A piece I wrote for the dance page of the Asian Age newspaper, May 25, 2012
An oft-narrated story about the dancer Chandralekha talks of the alienating experience she had during her arangetram in the 50s. Its proceeds went to the Rayalaseema drought relief fund. One of the pieces she performed was Mathura Nagarilo, describing the abundance of water and its free-flowing nature, as young women frolicked in the river Yamuna. Describing what went through her mind as she danced this ironic contrast, Chandralekha wrote, “Suddenly, I froze, with the realisation that I was portraying all this profusion of water in the context of a drought. I remembered photographs in the newspapers of cracked earth, of long winding queues of people waiting for water with little tins in hand.” In later years, as a narrative of the triggers that propelled her towards finding her own movement formed, this incident would take on great significance.
Recently in Mumbai, at a private screening of a film on the Gati residency for emerging choreographers, the guests found themselves mulling over the space of the classical and the contemporary in dance. Some dancers in the film spoke of moving away from the classical forms they had trained in for long years to find their own expression. Did this then mean, the viewers wondered, that in contemporary dance they found a freedom that classical dance had denied to them? In not holding them back within structures and rules, contemporary dance must liberate them, they reasoned.
Launching into an imagination of contemporary dance, one is compelled to pose the trick question —how does one define contemporary dance in India? In her paper, Classicism, post-classicism and Ranjabati Sircar’s work, Alessandra Lopez Y. Royo tries to unpack the word “contemporary” in the Indian context. She explains that “contemporary”, when used in western contexts with reference to Indian dance, is taken for “non-traditional” or “anti-traditional”, giving rise to an oppositional relationship where “traditional” — stable and archaic, is set up against “contemporary”, which comes with a suggestion of temporariness. She adds, “...there is a conflation with ‘contemporary’ in the sense of ‘western contemporary techniques of dance’ and this further complicates the issue, equating as it does Indian ‘contemporary’ with ‘hybrid’.”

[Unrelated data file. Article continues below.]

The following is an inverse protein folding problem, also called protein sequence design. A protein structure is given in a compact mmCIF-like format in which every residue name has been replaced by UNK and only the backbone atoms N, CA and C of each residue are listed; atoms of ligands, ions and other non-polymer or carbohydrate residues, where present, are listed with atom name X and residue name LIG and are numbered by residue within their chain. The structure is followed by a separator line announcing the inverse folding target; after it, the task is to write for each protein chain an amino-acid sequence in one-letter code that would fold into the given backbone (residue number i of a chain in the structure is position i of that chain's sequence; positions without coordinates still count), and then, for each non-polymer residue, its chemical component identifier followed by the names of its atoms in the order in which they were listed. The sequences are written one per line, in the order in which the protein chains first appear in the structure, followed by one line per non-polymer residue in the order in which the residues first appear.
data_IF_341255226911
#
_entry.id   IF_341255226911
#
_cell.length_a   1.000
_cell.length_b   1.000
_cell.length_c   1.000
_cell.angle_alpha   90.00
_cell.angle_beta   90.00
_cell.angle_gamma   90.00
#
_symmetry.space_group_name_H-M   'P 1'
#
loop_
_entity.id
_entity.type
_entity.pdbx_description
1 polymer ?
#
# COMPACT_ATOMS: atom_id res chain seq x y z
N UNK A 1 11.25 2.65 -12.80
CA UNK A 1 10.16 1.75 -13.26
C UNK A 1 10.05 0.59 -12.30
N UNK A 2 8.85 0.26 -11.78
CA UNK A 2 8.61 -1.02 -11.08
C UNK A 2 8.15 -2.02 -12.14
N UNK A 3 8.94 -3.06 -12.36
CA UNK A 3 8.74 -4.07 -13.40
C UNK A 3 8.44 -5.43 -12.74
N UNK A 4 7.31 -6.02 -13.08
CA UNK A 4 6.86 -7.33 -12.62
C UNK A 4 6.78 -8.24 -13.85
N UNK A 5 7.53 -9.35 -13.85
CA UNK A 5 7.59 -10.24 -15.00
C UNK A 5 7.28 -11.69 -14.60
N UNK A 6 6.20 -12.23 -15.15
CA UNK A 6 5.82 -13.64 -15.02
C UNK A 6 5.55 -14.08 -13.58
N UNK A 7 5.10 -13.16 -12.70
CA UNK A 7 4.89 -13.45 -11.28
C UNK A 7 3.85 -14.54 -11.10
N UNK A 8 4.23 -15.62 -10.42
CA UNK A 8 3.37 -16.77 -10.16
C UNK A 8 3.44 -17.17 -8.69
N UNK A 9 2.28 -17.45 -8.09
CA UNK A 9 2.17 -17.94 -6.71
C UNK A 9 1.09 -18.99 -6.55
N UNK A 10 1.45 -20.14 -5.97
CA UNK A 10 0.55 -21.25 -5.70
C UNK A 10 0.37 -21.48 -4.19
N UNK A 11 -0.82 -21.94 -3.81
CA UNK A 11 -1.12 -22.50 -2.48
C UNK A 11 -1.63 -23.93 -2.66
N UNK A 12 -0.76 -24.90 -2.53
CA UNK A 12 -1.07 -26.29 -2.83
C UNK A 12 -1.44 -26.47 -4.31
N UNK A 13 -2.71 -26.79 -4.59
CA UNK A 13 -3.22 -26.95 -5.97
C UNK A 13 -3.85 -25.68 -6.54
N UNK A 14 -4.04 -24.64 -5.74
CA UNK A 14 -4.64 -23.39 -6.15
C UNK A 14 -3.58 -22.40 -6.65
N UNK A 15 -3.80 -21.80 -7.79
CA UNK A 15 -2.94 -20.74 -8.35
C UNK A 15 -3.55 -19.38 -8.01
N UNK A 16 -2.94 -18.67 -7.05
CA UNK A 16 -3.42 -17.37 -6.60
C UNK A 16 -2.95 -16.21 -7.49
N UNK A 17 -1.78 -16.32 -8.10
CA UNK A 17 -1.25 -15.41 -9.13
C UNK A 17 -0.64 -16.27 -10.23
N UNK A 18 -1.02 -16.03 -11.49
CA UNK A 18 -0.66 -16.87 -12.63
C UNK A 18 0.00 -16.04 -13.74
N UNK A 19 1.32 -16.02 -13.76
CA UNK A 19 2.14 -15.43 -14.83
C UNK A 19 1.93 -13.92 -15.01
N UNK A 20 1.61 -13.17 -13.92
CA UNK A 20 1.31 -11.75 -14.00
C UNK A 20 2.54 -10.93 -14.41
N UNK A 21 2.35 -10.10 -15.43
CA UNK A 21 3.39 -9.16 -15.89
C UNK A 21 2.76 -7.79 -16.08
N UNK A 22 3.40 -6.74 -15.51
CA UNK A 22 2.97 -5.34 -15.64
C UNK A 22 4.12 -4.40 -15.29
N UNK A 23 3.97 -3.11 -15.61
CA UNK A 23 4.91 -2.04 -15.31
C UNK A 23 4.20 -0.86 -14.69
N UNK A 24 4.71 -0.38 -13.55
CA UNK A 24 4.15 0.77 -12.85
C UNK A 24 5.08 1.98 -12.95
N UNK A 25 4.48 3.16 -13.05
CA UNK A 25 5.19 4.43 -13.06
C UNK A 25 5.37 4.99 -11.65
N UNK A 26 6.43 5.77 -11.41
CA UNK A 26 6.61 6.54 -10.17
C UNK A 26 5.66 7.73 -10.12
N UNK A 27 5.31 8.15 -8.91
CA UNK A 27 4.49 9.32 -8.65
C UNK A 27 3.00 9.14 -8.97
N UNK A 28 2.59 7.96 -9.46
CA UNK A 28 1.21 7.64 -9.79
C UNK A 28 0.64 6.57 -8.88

Dance artist and teacher Mehneer Sudan feels that classical structures, by way of being older, may seem more rigid — perhaps because they have a certain historicity. “As an artist, you often begin your journey within a structure. It takes some time to understand that freedom doesn’t come from the form; it has to do with your nature, what juncture you are at in life. There can be things that bind or free you in any form. Within its ethos, contemporary dance carries a sense of experimentation – that is why you see so many ‘techniques’ emerging in contemporary dance. The spirit of change is inherent to it,” she remarks.
That several drastically different styles are bundled under the contemporary umbrella only exacerbates the situation. Contemporary dance, in the west, may be said to represent a historic progression beginning with a break from classical ballet. In India, “contemporary” is an agglomeration of several western vocabularies and the works of artistes who are grounded in classical dance but seek to push its limits. And this is not always out of frustration – it is not oppression by classical dance that drives them towards the contemporary.
Vital to the imagination of the ‘contemporary’ as a freeing space is the absent idea of rigour. Some may visualise a dance vocabulary unimpeded by structure, and often, technique. Those who allege that contemporary is flippant and half-baked point to its purported absence of rigour. By ignoring rigour, an essential element of any serious dance practice, both groups fail to recognise the process through which a contemporary dance vocabulary is catalysed and distilled.
All dance can be flippant – be it an under-rehearsed classical piece or a mindless flailing of arms and legs that masquerades as contemporary. A classical dancer cannot learn everything by imitation; she must work towards understanding how movements look on her body and internalising emotion. The famous classical dancers we admire today are not just shouldering a legacy, but have also spent a great amount of time in making the dance suit their personality, and vice versa. They must work within the boundaries of a form, but there is no lack of freedom; rather, there is too much to explore. The contemporary dancer works with reference points that shape her movement vocabulary over time.
Perhaps in contemporary dance, there is an honesty of the body, whereas classical dance prides itself on transformation. Bald men become damsels, and wrinkled ladies play warriors. That is why irascible dancers who wildly gesture to their musicians on stage are often ridiculed; yet their refusal, implicit or not, to treat the stage as an artificial space, is endearing. They visibly adhere to the notion of performance as lived experience.
Balasaraswati, who personified the improvisational freedoms of classical dance in her abhinaya, delivered a famous speech in the seventies, where she emphasised the need to find rapture through discipline. She said, “...if she humbly submits to the greatness of this art, soon enough she will find joy in that discipline; and she will realise that discipline makes her free in the joyful realm of the art.”
In the end, dance is as subjective as freedom is fraught.